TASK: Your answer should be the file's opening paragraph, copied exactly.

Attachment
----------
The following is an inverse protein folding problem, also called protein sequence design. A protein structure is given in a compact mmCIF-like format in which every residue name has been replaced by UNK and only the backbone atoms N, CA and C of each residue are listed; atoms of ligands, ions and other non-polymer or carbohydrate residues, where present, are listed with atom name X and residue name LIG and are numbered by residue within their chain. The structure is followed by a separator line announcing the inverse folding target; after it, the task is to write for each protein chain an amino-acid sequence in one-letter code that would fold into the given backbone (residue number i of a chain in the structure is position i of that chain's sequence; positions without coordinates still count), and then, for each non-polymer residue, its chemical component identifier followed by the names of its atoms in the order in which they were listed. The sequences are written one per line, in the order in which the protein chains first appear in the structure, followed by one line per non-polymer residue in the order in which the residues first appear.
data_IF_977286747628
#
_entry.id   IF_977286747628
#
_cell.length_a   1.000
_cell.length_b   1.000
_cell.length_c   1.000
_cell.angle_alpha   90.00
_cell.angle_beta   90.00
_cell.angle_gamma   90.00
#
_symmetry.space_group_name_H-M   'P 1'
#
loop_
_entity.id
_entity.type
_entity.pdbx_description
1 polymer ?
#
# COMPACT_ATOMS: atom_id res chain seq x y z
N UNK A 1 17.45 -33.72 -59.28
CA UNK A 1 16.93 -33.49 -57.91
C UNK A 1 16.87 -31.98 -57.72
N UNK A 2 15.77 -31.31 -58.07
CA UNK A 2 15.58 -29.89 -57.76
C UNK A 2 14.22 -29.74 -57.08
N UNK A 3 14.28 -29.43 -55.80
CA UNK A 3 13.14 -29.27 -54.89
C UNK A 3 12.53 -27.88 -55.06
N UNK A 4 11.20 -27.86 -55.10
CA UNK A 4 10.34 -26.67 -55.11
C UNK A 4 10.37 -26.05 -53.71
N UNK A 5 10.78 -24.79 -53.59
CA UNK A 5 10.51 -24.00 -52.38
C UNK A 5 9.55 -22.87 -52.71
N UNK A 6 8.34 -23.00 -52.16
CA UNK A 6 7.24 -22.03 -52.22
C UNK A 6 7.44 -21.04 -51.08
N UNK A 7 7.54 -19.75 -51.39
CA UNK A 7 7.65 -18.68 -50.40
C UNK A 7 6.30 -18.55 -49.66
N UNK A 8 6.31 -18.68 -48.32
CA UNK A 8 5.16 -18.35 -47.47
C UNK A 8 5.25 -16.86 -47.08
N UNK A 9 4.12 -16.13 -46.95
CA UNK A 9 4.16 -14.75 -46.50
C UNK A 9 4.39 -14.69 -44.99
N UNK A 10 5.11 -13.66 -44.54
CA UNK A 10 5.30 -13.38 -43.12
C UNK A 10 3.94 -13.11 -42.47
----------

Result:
The following is an inverse protein folding problem, also called protein sequence design. A protein structure is given in a compact mmCIF-like format in which every residue name has been replaced by UNK and only the backbone atoms N, CA and C of each residue are listed; atoms of ligands, ions and other non-polymer or carbohydrate residues, where present, are listed with atom name X and residue name LIG and are numbered by residue within their chain. The structure is followed by a separator line announcing the inverse folding target; after it, the task is to write for each protein chain an amino-acid sequence in one-letter code that would fold into the given backbone (residue number i of a chain in the structure is position i of that chain's sequence; positions without coordinates still count), and then, for each non-polymer residue, its chemical component identifier followed by the names of its atoms in the order in which they were listed. The sequences are written one per line, in the order in which the protein chains first appear in the structure, followed by one line per non-polymer residue in the order in which the residues first appear.